All of the top ten runners will start the race on the medium tyres, after traversing the middle segment on the harder rubber, which is expected to perform much better than the softs in race conditions on Sunday.
In Q2, Esteban Ocon set a personal best on his final lap in the middle segment but was knocked out by 0.121s behind Ricciardo – who had switched to run the softs on his final Q2 lap, which he abandoned when it was clear he was through to ensure he will start the race on the preferred medium starting strategy.
Sebastian Vettel’s final run in Q2 was nearly a slower than his personal best as he ended up P12, ahead of Alfa Romeo’s Antonio Giovinazzi and Williams driver George Russell.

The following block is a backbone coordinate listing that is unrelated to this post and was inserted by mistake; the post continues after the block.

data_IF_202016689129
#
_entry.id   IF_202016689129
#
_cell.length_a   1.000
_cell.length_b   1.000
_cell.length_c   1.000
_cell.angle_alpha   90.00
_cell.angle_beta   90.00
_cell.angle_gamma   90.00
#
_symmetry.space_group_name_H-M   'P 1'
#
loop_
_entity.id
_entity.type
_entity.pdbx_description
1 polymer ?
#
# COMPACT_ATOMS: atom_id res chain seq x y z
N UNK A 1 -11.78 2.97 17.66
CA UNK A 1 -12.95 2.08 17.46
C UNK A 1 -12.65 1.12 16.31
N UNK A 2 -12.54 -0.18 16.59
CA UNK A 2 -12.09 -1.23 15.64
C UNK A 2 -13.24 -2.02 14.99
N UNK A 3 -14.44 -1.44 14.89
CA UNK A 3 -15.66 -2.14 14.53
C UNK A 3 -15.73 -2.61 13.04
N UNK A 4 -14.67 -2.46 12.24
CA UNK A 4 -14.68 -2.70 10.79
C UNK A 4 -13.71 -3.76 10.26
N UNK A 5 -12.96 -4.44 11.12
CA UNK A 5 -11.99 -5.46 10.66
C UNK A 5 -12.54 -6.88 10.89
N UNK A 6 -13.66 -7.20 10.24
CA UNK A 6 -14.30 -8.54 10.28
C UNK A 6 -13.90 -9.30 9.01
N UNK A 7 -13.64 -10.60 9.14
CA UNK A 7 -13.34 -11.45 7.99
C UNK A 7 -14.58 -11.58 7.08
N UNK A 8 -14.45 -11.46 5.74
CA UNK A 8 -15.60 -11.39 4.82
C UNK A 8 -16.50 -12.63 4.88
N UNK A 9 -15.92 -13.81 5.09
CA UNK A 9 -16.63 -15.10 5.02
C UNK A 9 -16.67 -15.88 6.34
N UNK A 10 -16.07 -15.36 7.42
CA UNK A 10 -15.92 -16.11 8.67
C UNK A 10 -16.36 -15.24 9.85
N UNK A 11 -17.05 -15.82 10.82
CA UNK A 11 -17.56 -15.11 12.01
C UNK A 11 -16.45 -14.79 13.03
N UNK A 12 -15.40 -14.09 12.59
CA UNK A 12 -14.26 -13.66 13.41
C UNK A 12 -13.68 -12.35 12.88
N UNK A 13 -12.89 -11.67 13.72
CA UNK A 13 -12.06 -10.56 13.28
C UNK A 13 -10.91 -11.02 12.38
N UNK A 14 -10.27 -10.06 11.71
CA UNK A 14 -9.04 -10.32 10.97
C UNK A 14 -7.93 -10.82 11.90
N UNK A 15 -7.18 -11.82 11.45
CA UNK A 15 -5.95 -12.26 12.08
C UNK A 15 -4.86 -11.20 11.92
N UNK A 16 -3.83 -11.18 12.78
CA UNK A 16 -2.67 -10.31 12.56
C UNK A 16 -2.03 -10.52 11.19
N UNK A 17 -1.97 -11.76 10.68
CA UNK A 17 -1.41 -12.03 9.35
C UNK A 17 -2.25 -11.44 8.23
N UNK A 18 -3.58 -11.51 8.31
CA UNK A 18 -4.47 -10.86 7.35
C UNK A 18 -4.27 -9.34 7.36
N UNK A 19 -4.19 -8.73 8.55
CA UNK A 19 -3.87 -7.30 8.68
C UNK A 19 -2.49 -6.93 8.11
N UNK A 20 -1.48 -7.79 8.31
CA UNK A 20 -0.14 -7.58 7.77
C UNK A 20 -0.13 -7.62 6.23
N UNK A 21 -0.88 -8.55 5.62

The latter pair ran contra tyre strategies for the Q2 runs, with Giovinazzi copying the rest in taking the mediums at the start of the segment, while Russell went for the softs.
When they swapped compounds for their final laps, Russell nipped ahead into P13 as he ran the mediums, but the soft-shod Giovinazzi got back ahead at the chequered flag fell to end the middle segment, and both drivers will be free to pick any starting compound for the race.
Mick Schumacher made it through to Q2 for the first time in his Formula 1 career, but only after he had ended Q1 25 seconds early when he crashed at Turn 6, the long right-hander that feeds into the Turn 7 left kink and the Mistral Straight early in the lap.